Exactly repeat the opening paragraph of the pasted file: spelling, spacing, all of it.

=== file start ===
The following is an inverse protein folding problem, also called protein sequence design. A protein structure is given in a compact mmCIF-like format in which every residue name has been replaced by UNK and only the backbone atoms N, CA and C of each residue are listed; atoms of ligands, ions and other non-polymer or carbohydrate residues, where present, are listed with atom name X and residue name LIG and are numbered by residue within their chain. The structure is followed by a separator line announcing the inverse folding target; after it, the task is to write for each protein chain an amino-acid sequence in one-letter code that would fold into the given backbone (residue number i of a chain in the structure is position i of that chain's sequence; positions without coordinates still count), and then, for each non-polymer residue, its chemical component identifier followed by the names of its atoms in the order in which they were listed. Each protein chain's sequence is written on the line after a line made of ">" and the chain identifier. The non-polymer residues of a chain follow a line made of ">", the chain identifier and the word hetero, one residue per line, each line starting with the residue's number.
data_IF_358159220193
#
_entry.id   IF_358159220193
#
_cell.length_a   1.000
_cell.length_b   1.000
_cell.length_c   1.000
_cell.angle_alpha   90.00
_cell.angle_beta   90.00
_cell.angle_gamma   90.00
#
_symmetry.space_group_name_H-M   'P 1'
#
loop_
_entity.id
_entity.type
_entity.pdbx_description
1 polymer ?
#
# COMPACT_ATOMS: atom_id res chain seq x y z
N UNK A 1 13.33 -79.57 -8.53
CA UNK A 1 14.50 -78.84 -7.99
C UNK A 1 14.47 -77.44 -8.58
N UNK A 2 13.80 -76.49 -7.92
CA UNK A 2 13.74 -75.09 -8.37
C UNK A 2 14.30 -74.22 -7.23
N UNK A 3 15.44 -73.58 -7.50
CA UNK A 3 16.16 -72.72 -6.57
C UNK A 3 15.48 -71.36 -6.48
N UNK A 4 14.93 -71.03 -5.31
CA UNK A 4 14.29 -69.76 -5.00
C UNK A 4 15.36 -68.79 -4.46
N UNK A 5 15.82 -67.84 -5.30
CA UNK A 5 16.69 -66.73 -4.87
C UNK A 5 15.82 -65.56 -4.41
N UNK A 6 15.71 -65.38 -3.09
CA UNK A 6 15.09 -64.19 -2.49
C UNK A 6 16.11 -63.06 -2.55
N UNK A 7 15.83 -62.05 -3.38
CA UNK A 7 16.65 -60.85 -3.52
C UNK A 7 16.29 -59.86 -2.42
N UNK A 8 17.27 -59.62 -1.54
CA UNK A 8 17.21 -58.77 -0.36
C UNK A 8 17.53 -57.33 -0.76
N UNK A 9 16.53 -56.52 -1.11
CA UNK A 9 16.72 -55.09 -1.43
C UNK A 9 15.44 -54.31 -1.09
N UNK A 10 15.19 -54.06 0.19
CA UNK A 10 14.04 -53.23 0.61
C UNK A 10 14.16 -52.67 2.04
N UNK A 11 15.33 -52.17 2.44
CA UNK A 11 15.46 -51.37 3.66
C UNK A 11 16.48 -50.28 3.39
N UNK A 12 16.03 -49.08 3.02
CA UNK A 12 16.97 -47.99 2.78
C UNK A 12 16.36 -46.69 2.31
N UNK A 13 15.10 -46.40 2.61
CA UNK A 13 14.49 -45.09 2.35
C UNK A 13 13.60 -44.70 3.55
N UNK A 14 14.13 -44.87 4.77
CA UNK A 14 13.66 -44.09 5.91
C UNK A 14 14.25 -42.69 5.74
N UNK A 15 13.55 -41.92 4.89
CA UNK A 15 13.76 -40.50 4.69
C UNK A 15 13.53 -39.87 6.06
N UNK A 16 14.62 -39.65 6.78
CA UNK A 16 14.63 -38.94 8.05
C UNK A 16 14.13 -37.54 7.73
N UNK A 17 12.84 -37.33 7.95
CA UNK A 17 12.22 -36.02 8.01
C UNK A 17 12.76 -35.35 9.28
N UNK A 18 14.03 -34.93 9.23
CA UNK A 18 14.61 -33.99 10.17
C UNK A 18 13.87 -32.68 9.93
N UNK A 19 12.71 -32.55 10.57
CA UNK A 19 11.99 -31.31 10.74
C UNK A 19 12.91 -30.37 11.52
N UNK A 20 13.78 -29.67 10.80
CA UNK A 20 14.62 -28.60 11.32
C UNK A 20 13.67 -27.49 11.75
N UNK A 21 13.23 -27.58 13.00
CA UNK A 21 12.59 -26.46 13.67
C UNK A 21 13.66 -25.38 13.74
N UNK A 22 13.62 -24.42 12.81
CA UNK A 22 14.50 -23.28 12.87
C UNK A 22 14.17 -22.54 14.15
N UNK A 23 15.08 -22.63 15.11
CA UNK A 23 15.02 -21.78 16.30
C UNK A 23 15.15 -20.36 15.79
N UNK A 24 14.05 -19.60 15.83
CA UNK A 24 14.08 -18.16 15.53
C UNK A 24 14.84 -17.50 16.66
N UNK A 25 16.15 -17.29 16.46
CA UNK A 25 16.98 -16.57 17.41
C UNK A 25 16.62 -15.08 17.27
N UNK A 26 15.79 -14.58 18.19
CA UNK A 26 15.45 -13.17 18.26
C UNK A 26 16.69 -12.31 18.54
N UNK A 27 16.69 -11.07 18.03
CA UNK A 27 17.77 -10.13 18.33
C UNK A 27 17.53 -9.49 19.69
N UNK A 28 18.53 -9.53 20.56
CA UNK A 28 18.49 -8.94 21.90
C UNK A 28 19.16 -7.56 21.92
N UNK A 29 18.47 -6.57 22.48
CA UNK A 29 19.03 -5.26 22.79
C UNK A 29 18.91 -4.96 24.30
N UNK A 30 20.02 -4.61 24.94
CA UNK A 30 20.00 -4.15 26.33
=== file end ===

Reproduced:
The following is an inverse protein folding problem, also called protein sequence design. A protein structure is given in a compact mmCIF-like format in which every residue name has been replaced by UNK and only the backbone atoms N, CA and C of each residue are listed; atoms of ligands, ions and other non-polymer or carbohydrate residues, where present, are listed with atom name X and residue name LIG and are numbered by residue within their chain. The structure is followed by a separator line announcing the inverse folding target; after it, the task is to write for each protein chain an amino-acid sequence in one-letter code that would fold into the given backbone (residue number i of a chain in the structure is position i of that chain's sequence; positions without coordinates still count), and then, for each non-polymer residue, its chemical component identifier followed by the names of its atoms in the order in which they were listed. Each protein chain's sequence is written on the line after a line made of ">" and the chain identifier. The non-polymer residues of a chain follow a line made of ">", the chain identifier and the word hetero, one residue per line, each line starting with the residue's number.